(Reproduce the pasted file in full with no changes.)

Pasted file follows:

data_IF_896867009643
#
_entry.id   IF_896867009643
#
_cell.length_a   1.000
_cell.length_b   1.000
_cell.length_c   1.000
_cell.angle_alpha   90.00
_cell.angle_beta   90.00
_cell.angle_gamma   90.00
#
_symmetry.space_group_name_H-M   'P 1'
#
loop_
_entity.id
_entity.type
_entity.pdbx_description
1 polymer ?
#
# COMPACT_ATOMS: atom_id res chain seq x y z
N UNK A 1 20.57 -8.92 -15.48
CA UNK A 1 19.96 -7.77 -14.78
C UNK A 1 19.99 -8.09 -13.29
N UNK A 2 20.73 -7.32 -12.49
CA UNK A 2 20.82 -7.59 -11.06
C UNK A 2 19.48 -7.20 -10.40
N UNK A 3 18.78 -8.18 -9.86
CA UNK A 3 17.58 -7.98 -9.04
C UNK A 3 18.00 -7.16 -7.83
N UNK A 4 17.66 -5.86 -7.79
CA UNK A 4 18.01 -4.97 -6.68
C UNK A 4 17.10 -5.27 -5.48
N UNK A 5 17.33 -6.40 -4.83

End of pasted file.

data_IF_896867009643
#
_entry.id   IF_896867009643
#
_cell.length_a   1.000
_cell.length_b   1.000
_cell.length_c   1.000
_cell.angle_alpha   90.00
_cell.angle_beta   90.00
_cell.angle_gamma   90.00
#
_symmetry.space_group_name_H-M   'P 1'
#
loop_
_entity.id
_entity.type
_entity.pdbx_description
1 polymer ?
#
# COMPACT_ATOMS: atom_id res chain seq x y z
N UNK A 1 20.57 -8.92 -15.48
CA UNK A 1 19.96 -7.77 -14.78
C UNK A 1 19.99 -8.09 -13.29
N UNK A 2 20.73 -7.32 -12.49
CA UNK A 2 20.82 -7.59 -11.06
C UNK A 2 19.48 -7.20 -10.40
N UNK A 3 18.78 -8.18 -9.86
CA UNK A 3 17.58 -7.98 -9.04
C UNK A 3 18.00 -7.16 -7.83
N UNK A 4 17.66 -5.86 -7.79
CA UNK A 4 18.01 -4.97 -6.68
C UNK A 4 17.10 -5.27 -5.48
N UNK A 5 17.33 -6.40 -4.83